Stock Markets Revive Amid Russia-Ukraine Talks, Oil Prices Dip

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  • Shares head higher as Russia and Ukraine talk in Turkey
  • Bond markets continue to flag recession fears
  • German and French consumer confidence drops
  • Yen tries to steady, but heading for worst month since 2016
  • Russia signals it will default, by paying $ bond in roubles

World share markets and global borrowing costs surged on Tuesday, as the first face-to-face talks between warring Russia and Ukraine in nearly three weeks yielded signs of progress, reports the Guardian.

EU shares climb

European shares are climbing on optimism about the peace talks between Ukraine and Russia. The FTSE 100 index in London has gained 63 points to 7,537, a 0.85% rise, while Germany’s Dax and France’s CAC 40 have rallied more than 3%, and Italy’s FTSE MiB is 2.4% ahead. Bond yields have also jumped, and the euro rose 1.3% to $1.1127.

US stocks opened higher on Wall Street, with the Dow Jones climbing 244 points to 35,200, up 0.7%.

Russia has promised to dramatically scale back its military operations in northern Ukraine, easing supply concerns that have sent commodity prices surging. Ukraine has proposed adopting neutral status with international guarantees to protect it from future attacks.

Oil prices slip

Oil prices have fallen by more than 5%, extending Monday’s selloff, with Brent crude falling more than $5 to $107.03 a barrel while US light crude slid to $100.77 a barrel.

On the metal markets, aluminium led industrial metals lower. Russia is a major producer of aluminium, nickel and copper.

Benchmark three-month aluminium fell 5.4% to $3,410 a tonne, after hitting a record high of $4,073.50 a tonne on 7 March.

Drop in French and German consumer confidence

Europe’s main bourses enjoyed 1%-2.5% gains and oil tumbled 4% as Russia’s deputy defence minister emerged saying Moscow has decided to drastically cut military activity around Ukraine’s capital Kyiv and also Chernihiv.[.EU][O/R]

Wall Street looked set to extend a three-day run of gains.[.N] Asia had been lifted overnight too after the Bank of Japan defended its vast stimulus programme, although there was still the yen’s worst month since 2016 raising eyebrows. [/FRX]

Dealers also shrugged off bigger-than-expected drops in French and German consumer confidence data and signs that Russia will push ahead with plans to start billing for it gas in roubles, and is prepared to risk a historic sovereign debt default.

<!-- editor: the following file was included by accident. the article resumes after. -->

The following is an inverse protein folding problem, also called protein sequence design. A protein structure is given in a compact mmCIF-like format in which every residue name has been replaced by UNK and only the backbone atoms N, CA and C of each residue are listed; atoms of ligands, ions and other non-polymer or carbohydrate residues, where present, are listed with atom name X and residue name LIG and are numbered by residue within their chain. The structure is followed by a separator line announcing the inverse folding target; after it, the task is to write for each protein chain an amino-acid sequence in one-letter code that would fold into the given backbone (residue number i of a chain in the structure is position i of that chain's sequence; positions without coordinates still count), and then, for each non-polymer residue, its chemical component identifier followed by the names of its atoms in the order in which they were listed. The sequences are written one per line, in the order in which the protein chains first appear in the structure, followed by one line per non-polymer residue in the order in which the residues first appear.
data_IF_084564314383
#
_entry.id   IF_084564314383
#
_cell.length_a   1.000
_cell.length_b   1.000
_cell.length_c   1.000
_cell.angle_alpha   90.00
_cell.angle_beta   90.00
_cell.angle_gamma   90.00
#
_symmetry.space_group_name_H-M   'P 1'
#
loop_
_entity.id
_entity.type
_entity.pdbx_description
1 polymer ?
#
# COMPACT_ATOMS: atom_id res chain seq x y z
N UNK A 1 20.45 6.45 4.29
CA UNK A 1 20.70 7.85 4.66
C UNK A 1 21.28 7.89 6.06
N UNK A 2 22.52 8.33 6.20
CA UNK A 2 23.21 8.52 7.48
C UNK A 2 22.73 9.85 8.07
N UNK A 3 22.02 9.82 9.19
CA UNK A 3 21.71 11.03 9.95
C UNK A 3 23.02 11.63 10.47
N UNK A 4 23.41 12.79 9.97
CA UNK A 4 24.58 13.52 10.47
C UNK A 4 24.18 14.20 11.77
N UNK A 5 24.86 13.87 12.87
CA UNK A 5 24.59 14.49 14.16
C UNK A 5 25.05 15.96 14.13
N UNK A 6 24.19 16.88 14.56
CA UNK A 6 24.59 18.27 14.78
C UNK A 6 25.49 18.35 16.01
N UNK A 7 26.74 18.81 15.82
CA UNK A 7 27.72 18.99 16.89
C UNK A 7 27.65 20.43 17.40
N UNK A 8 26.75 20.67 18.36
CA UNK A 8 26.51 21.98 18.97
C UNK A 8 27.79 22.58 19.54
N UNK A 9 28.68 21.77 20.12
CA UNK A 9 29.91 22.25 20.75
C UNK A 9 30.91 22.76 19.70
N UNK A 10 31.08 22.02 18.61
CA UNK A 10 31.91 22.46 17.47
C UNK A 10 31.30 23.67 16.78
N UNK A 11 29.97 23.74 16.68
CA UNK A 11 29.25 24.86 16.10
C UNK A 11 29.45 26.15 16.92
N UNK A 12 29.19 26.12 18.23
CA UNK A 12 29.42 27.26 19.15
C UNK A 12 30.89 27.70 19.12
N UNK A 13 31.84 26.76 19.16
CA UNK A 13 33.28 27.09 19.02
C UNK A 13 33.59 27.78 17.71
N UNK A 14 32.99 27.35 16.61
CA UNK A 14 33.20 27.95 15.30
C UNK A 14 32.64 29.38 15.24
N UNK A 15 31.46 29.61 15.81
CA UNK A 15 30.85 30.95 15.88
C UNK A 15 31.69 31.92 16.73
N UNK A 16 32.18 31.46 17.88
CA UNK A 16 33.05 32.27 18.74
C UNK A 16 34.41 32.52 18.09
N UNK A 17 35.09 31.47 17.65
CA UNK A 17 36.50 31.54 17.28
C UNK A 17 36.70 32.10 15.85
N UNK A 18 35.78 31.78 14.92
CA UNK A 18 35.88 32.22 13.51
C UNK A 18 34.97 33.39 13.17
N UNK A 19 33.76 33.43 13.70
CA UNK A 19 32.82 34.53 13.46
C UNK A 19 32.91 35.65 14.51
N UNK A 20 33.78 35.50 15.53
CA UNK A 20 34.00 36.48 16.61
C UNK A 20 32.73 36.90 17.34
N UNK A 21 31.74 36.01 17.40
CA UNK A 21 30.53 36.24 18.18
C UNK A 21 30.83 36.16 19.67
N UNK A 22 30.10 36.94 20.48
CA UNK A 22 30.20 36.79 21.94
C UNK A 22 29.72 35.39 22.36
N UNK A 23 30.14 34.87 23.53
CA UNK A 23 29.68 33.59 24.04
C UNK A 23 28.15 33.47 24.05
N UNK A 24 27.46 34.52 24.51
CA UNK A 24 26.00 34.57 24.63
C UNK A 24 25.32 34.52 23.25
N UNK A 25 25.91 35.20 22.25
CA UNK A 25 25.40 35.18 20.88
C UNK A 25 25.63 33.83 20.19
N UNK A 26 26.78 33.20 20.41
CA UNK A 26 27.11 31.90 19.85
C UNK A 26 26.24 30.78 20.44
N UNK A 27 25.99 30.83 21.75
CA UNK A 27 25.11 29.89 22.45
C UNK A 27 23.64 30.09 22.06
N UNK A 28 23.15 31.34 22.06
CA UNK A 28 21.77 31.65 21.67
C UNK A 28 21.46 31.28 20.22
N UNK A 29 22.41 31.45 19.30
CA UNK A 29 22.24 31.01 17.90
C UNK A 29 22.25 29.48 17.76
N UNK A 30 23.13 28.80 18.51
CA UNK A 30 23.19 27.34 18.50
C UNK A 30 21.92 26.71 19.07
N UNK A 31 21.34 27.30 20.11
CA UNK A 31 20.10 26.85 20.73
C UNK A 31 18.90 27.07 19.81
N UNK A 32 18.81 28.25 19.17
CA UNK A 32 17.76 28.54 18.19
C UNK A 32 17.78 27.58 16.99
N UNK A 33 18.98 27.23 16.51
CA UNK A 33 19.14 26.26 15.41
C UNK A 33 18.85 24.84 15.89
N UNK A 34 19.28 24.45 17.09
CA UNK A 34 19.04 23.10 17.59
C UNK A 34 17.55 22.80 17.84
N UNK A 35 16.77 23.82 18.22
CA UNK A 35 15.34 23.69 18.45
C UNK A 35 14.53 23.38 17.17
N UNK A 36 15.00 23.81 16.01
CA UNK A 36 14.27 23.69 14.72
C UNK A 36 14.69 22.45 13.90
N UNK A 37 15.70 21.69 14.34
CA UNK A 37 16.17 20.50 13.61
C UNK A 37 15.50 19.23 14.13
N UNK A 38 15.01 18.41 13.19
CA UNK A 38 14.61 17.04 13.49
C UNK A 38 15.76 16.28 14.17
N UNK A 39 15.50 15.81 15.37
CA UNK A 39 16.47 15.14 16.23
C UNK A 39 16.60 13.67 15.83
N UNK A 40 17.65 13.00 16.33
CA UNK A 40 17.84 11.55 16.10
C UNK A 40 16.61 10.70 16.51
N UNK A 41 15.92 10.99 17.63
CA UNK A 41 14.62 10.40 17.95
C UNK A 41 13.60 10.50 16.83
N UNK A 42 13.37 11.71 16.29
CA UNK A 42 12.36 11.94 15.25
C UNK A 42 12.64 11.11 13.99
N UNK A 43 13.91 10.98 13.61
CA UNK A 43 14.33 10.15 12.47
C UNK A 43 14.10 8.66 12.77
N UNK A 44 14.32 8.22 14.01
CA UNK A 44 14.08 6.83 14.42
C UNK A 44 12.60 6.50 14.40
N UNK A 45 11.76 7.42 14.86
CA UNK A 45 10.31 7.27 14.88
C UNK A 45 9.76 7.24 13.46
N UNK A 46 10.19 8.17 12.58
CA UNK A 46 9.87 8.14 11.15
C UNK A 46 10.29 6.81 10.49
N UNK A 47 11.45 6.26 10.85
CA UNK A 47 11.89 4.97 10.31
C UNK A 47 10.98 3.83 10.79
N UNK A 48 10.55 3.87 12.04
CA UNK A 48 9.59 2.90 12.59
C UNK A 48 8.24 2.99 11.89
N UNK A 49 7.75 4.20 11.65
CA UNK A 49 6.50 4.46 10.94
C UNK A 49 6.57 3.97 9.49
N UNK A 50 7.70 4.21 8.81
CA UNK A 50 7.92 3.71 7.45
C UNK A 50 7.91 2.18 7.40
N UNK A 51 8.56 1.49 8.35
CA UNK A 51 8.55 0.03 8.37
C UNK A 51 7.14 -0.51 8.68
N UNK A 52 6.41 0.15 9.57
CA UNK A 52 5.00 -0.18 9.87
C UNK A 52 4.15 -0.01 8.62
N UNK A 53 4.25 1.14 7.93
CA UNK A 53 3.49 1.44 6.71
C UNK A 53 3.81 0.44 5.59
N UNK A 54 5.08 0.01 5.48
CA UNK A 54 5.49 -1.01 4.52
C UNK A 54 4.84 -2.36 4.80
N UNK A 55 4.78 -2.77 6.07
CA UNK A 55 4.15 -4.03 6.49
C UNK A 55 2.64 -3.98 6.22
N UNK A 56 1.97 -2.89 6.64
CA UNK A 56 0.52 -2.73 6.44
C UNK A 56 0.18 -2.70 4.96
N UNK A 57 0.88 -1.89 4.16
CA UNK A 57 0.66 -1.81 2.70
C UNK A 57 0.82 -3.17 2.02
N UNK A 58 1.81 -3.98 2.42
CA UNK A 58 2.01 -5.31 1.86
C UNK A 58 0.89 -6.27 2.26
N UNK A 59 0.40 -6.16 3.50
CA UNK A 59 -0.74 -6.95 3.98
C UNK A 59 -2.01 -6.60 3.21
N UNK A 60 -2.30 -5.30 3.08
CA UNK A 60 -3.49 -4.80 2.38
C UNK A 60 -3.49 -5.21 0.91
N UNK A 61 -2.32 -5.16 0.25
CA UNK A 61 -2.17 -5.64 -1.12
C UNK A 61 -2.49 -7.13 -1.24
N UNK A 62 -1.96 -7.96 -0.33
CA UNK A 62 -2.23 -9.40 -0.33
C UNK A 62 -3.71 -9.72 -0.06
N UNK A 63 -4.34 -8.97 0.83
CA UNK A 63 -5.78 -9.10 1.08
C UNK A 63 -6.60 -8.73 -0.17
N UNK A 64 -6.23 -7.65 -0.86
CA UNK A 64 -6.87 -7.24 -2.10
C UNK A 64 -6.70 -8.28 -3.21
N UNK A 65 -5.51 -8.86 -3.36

Germany’s benchmark 10-year Bund yield – the main gauge of European borrowing costs – hit its highest since early 2018 and 2-year yields turned positive for the first time since 2014, adding to the seismic shifts in global rates markets this year as inflation has surged. [GVD/EUR]

The curve inversion 

Ten-year U.S Treasuries were at 2.47% while the equivalent 2-year yields were at 2.38%, having now risen an eyewatering 165 basis points this quarter. More than 200 basis points of U.S. interest rate rises are also now priced in for 2022 which, if realised, would be the most in a calendar year since 1994.

The difference between two and 10-year Treasury yields seems well on the way to turning negative for the first time since 2019 as well.

This is the so-called curve inversion that is considered a reliable predictor of recession, although the U.S. Federal Reserve has urged investors to also watch other curve segments which are still steep, giving it room to tighten policy further and faster.

We have seen something that is a little unprecedented because the Fed is suddenly facing a question about its credibility and whether it can effectively reduce inflation,” Amundi’s Head of Multi-Asset strategies, Francesco Sandrini, said.

He added Amundi had revised down its European growth forecast to 1.5% for the year from 2% previously, but it could be lower if the situation continues to deteriorate.

We question a lot our forecasts,” Sandrini said, especially as Europe’s big companies are more heavily exposed to commodity price pressures than U.S. counterparts. “It is extremely complicated, we need to proceed cautiously.”

Read more here. 

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Source: The Guardian

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